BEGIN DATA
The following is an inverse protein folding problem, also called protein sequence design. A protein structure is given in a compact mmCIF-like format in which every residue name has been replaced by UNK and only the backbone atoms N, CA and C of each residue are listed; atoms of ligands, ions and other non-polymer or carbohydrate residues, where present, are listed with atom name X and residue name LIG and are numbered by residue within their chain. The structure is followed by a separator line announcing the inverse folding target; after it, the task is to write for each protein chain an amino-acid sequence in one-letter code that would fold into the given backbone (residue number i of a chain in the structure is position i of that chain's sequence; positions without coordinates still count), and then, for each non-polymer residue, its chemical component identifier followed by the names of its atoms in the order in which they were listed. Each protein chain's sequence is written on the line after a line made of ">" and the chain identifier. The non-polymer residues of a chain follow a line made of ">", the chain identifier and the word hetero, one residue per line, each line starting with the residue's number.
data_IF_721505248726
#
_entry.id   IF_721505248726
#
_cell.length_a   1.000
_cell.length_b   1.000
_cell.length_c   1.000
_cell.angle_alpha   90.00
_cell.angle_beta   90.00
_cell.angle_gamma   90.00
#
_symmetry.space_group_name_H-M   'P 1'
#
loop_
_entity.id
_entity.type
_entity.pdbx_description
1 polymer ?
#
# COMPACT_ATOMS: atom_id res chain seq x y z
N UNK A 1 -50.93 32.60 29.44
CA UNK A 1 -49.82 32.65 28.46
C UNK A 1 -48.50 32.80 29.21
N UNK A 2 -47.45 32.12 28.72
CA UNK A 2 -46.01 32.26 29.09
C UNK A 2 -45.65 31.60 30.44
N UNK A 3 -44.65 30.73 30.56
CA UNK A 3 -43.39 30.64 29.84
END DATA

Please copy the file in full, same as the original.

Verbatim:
The following is an inverse protein folding problem, also called protein sequence design. A protein structure is given in a compact mmCIF-like format in which every residue name has been replaced by UNK and only the backbone atoms N, CA and C of each residue are listed; atoms of ligands, ions and other non-polymer or carbohydrate residues, where present, are listed with atom name X and residue name LIG and are numbered by residue within their chain. The structure is followed by a separator line announcing the inverse folding target; after it, the task is to write for each protein chain an amino-acid sequence in one-letter code that would fold into the given backbone (residue number i of a chain in the structure is position i of that chain's sequence; positions without coordinates still count), and then, for each non-polymer residue, its chemical component identifier followed by the names of its atoms in the order in which they were listed. Each protein chain's sequence is written on the line after a line made of ">" and the chain identifier. The non-polymer residues of a chain follow a line made of ">", the chain identifier and the word hetero, one residue per line, each line starting with the residue's number.
data_IF_721505248726
#
_entry.id   IF_721505248726
#
_cell.length_a   1.000
_cell.length_b   1.000
_cell.length_c   1.000
_cell.angle_alpha   90.00
_cell.angle_beta   90.00
_cell.angle_gamma   90.00
#
_symmetry.space_group_name_H-M   'P 1'
#
loop_
_entity.id
_entity.type
_entity.pdbx_description
1 polymer ?
#
# COMPACT_ATOMS: atom_id res chain seq x y z
N UNK A 1 -50.93 32.60 29.44
CA UNK A 1 -49.82 32.65 28.46
C UNK A 1 -48.50 32.80 29.21
N UNK A 2 -47.45 32.12 28.72
CA UNK A 2 -46.01 32.26 29.09
C UNK A 2 -45.65 31.60 30.44
N UNK A 3 -44.65 30.73 30.56
CA UNK A 3 -43.39 30.64 29.84